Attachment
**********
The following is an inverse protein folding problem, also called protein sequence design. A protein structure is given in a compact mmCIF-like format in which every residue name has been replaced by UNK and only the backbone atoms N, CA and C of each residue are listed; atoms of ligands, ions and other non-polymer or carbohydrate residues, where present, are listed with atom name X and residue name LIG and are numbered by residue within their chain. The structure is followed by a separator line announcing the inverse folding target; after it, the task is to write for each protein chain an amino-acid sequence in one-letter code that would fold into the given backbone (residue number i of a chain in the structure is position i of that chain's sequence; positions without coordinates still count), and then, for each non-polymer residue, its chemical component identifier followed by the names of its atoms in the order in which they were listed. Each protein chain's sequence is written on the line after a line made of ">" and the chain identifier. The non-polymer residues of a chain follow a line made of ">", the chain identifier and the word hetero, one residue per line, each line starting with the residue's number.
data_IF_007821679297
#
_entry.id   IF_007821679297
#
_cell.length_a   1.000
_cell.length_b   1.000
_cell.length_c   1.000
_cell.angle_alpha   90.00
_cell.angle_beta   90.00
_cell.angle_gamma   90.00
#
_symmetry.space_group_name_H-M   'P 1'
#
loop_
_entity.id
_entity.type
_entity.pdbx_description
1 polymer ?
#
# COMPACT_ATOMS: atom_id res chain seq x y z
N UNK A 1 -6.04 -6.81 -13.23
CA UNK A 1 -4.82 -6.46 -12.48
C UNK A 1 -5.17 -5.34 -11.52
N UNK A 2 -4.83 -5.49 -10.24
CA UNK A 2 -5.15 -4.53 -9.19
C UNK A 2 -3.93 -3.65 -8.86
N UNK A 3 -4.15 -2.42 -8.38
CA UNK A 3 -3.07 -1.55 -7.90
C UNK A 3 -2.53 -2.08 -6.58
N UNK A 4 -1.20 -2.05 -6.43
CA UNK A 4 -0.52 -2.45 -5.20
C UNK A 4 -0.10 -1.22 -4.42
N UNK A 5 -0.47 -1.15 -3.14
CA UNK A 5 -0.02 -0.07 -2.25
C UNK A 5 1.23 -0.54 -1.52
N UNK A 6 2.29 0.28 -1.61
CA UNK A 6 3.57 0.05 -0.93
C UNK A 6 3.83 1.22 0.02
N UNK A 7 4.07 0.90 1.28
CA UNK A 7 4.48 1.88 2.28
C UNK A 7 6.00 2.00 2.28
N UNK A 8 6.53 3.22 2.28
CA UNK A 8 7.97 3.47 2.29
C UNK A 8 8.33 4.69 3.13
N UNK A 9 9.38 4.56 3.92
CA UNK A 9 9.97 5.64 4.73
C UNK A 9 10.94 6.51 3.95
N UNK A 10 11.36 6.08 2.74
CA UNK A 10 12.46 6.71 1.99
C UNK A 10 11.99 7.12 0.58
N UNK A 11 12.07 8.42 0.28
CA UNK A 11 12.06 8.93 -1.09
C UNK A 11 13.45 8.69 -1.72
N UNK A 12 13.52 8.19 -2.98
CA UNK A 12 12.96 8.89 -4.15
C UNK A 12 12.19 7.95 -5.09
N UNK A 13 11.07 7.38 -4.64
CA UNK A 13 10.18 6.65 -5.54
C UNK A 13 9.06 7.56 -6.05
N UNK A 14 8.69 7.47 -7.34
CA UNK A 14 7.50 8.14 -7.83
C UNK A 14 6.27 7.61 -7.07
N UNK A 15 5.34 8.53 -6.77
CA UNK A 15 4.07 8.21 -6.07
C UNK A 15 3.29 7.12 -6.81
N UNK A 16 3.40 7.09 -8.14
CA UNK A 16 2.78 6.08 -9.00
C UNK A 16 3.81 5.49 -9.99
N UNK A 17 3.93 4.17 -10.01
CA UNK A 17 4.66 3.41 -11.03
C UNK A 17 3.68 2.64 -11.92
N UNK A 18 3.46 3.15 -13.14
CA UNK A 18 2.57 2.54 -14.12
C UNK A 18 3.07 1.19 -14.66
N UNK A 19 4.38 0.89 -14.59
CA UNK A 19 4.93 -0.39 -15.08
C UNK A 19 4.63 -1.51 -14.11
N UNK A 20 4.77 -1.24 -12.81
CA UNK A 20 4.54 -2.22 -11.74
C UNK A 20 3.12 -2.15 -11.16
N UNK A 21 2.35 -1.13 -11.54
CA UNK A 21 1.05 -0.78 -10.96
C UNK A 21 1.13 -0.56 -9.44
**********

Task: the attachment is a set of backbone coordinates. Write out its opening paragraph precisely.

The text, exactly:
The following is an inverse protein folding problem, also called protein sequence design. A protein structure is given in a compact mmCIF-like format in which every residue name has been replaced by UNK and only the backbone atoms N, CA and C of each residue are listed; atoms of ligands, ions and other non-polymer or carbohydrate residues, where present, are listed with atom name X and residue name LIG and are numbered by residue within their chain. The structure is followed by a separator line announcing the inverse folding target; after it, the task is to write for each protein chain an amino-acid sequence in one-letter code that would fold into the given backbone (residue number i of a chain in the structure is position i of that chain's sequence; positions without coordinates still count), and then, for each non-polymer residue, its chemical component identifier followed by the names of its atoms in the order in which they were listed. Each protein chain's sequence is written on the line after a line made of ">" and the chain identifier. The non-polymer residues of a chain follow a line made of ">", the chain identifier and the word hetero, one residue per line, each line starting with the residue's number.